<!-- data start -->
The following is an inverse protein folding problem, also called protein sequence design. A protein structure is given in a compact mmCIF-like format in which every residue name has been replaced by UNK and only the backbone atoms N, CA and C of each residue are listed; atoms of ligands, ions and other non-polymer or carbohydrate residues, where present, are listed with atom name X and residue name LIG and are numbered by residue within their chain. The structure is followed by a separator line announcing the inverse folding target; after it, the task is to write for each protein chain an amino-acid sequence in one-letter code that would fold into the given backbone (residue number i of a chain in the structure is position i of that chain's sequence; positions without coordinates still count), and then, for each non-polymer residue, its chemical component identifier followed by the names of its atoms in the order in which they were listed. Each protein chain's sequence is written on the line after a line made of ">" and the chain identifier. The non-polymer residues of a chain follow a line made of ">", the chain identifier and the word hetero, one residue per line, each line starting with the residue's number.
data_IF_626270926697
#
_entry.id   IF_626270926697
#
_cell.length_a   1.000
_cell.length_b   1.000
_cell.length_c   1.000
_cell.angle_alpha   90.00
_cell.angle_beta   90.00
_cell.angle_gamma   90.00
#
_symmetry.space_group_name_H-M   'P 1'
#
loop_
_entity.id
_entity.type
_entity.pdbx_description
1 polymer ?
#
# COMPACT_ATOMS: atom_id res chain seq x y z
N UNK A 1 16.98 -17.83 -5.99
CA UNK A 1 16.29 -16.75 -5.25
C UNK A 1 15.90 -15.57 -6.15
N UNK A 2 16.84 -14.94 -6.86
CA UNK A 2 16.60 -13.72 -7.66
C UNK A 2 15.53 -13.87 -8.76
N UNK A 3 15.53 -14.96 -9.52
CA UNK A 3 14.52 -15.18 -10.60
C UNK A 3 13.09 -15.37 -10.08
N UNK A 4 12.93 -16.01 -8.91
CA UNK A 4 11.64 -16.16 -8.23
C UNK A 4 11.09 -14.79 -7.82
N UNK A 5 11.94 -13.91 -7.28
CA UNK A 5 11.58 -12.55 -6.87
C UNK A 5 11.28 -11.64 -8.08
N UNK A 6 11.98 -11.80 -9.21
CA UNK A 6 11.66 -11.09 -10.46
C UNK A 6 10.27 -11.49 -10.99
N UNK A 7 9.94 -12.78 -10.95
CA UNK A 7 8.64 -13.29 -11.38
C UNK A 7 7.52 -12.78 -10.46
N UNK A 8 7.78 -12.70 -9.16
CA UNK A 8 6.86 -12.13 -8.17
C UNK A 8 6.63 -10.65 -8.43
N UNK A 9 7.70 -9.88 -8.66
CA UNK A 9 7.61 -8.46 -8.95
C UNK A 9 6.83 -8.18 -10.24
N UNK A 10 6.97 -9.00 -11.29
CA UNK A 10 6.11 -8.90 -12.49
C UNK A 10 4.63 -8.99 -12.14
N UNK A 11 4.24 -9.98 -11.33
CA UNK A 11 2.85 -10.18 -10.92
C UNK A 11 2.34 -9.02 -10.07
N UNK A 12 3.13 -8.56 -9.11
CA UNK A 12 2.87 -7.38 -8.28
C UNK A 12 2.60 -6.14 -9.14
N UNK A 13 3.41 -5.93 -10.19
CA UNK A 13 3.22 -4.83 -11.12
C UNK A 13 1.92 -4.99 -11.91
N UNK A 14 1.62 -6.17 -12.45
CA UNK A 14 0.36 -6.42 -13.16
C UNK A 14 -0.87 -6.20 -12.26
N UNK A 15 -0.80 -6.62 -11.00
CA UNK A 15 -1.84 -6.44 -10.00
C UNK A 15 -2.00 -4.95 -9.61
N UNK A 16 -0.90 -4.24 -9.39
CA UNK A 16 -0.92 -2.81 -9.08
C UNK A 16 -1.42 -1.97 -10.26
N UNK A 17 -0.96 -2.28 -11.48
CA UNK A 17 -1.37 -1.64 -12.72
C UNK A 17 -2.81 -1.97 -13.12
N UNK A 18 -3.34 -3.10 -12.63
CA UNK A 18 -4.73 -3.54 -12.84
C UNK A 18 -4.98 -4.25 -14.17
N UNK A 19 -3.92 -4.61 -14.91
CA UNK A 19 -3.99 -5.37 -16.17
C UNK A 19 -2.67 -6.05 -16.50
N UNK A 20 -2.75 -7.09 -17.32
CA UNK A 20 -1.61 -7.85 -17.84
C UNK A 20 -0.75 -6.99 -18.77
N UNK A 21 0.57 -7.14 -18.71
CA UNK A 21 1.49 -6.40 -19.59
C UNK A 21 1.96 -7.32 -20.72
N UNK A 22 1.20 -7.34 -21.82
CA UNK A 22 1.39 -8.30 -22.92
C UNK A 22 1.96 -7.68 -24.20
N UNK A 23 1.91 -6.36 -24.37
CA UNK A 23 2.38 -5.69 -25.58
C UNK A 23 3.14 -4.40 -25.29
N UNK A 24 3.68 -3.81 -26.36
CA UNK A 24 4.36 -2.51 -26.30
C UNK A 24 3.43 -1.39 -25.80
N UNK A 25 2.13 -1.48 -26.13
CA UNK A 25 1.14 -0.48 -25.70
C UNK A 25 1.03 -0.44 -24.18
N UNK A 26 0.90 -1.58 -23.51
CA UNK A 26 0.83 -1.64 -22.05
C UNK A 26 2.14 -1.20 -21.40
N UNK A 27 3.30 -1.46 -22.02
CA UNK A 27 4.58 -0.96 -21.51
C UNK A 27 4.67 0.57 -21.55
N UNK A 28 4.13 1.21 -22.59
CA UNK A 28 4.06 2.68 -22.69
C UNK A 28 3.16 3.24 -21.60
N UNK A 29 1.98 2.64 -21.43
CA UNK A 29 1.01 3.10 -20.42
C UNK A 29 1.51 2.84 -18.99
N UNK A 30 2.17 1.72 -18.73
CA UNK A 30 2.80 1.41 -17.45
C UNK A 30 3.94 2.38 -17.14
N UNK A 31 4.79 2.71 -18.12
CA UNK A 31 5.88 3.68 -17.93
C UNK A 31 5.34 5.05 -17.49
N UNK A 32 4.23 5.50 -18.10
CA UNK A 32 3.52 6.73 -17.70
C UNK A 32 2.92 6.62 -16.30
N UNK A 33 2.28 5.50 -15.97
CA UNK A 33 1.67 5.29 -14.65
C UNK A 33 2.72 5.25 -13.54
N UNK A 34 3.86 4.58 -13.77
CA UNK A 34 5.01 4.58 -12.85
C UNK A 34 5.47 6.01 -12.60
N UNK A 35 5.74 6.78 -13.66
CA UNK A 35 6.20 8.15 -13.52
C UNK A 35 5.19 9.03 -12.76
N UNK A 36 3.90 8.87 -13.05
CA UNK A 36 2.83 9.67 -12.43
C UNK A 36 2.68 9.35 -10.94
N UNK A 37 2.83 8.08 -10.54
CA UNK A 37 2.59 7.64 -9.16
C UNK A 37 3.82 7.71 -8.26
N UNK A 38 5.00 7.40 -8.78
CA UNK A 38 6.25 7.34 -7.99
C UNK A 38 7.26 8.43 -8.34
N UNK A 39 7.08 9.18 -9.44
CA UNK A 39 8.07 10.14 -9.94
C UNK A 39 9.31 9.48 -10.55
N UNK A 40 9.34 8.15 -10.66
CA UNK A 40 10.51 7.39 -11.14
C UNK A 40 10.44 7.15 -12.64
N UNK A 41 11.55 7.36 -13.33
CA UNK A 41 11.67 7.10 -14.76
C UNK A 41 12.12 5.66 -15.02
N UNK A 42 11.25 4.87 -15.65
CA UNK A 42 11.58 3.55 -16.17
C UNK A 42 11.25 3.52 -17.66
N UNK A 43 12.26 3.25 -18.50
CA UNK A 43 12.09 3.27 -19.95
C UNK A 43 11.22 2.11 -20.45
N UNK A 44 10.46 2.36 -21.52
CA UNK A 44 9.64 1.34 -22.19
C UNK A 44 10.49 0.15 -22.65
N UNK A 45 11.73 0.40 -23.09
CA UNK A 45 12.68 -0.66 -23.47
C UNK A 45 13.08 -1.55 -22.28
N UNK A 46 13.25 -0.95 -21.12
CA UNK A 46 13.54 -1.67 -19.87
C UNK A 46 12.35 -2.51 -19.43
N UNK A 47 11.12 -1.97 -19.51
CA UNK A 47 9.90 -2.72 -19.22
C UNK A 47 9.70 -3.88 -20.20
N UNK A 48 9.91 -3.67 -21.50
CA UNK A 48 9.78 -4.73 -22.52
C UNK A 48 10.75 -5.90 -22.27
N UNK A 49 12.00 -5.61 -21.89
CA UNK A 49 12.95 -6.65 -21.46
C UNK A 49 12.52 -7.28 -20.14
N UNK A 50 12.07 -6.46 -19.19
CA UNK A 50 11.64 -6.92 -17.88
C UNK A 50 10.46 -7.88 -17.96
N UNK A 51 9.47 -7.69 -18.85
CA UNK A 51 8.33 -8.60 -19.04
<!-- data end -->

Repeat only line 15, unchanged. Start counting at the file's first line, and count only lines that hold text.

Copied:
loop_